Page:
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Thread: Pool Pump Motor Corrosion Prevention

  1. Back To Top    #1
    setsailsoon's Avatar
    Join Date
    Oct 2015

    Pool Pump Motor Corrosion Prevention


    I've repaired a number of pool pumps recently and I'm finding most are 8-10 years old. Usually it appears the pump seal failed and got water on the motor bearing which eventually corrodes and makes a racket or it even freezes. In every case I have to take the motor off and disassemble it to remove/replace the motor bearing. It should be a very simple job and cost less than $30 in parts. But in every case at lease one of the long skinny bolts that hold the motor case ends together is completely frozen due to dissimilar metal corrosion (steel bolt in cast magnesium or aluminum case). These bolts are very long (about 12") and so skinny they twist and then break if there's much resistance turning them. Also often the bearing is frozen as well for the same reason. Sometimes I can drill the bolt out and use all-thread to repair the bolts and penetrating oil/patience with a puller to remove the bearing. At minimum it takes hours instead of minutes and sometimes too much force causes a broken case (new motor). My pump is only 3 years old so I thought I'd see if any of this was starting on my pumps (1hp and 11/2 hp). I turned power off and just tried to turn the bolts in place on the back of the motors. Sure enough, mine had almost frozen already. But with some gentle working back and forth I got all the bolts out. So I put this compound I used to use back in my blue water sailing days called Tef-Gel to prevent the future problem. Seems to me it would be a good idea to do this on any new pump. What do y'all think and what do you use? There are a lot of anti-seize compounds out there. Are any of them proven to work in pool applications? Seems to me that at least the bolts could be done as preventative maintenance with very little effort and save hundreds in future repairs. Also makes me think we should inspect/replace pump seals more often as it's pretty easy.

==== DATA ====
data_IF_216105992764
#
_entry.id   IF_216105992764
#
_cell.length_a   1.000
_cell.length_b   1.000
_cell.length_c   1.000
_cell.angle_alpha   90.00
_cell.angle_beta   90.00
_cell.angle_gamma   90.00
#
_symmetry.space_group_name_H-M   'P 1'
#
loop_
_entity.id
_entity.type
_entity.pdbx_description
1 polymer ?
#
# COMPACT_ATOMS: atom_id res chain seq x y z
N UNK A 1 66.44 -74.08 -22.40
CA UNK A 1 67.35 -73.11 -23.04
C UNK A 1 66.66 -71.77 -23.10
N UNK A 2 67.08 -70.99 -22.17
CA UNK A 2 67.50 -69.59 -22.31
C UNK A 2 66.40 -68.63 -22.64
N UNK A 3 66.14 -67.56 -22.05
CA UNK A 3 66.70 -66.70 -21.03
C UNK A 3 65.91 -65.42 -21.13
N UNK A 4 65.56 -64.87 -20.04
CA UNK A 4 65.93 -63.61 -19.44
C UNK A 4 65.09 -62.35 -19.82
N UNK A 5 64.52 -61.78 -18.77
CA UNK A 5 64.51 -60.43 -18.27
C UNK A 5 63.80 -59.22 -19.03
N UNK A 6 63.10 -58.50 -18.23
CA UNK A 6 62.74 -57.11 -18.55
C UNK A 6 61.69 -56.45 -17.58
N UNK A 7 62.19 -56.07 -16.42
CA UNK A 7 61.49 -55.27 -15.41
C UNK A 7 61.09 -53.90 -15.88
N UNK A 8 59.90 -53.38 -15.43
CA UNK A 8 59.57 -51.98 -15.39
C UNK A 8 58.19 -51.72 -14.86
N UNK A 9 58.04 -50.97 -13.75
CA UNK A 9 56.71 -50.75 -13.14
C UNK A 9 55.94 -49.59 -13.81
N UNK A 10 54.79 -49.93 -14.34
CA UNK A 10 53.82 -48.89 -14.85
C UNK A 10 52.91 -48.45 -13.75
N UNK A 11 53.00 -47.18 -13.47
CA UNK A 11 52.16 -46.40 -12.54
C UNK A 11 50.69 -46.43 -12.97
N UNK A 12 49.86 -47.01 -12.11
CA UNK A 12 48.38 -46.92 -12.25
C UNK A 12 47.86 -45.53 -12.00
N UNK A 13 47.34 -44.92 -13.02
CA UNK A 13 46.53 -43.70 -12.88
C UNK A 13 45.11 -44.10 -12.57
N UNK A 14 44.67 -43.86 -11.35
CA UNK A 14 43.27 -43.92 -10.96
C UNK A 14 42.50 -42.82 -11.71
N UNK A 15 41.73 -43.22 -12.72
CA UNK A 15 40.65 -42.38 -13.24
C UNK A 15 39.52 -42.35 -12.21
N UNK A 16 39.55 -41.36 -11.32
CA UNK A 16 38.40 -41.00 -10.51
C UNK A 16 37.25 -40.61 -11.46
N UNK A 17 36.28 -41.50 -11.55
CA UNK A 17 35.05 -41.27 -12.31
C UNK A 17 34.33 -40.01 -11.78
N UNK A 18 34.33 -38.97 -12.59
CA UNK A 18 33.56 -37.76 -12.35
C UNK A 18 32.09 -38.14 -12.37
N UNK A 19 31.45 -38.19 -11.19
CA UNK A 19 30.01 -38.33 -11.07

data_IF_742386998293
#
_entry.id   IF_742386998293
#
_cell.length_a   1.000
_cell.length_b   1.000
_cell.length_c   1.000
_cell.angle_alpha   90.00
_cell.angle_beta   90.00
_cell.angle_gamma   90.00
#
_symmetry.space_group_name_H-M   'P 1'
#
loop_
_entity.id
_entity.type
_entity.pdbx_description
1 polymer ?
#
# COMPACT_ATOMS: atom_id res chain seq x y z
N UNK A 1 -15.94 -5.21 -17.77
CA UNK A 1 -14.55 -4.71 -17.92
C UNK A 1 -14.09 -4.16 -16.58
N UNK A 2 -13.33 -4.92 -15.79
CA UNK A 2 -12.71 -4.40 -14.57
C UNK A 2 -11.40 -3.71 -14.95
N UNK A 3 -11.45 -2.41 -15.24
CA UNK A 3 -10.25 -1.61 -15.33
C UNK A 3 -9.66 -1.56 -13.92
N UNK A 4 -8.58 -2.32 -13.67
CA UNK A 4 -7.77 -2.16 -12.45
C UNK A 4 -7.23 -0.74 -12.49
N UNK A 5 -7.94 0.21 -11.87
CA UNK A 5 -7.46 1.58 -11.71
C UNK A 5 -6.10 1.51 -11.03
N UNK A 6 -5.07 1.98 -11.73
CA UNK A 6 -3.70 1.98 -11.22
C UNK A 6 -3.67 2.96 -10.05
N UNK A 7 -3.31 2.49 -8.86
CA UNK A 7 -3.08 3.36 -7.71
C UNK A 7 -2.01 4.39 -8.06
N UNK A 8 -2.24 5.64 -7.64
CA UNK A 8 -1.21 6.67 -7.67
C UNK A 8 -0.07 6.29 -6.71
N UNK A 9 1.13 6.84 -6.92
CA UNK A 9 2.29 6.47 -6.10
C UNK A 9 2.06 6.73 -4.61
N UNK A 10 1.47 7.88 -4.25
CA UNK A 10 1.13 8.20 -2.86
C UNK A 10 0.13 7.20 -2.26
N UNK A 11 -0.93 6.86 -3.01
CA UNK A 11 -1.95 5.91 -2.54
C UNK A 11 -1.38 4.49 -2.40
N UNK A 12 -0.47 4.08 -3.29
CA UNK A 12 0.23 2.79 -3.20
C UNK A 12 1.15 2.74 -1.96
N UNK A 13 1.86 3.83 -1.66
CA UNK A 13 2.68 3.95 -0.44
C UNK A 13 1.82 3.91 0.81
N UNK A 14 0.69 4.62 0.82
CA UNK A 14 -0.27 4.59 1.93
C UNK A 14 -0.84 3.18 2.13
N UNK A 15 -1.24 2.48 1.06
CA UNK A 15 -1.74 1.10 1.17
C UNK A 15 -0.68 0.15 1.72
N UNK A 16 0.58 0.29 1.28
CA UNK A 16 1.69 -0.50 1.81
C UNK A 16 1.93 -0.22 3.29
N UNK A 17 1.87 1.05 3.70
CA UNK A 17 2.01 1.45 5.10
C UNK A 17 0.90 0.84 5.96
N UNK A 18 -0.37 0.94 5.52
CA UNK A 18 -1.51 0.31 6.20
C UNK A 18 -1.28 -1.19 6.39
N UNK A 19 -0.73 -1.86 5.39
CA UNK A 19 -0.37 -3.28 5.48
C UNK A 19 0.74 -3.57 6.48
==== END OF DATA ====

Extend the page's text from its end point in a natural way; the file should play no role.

Best regards,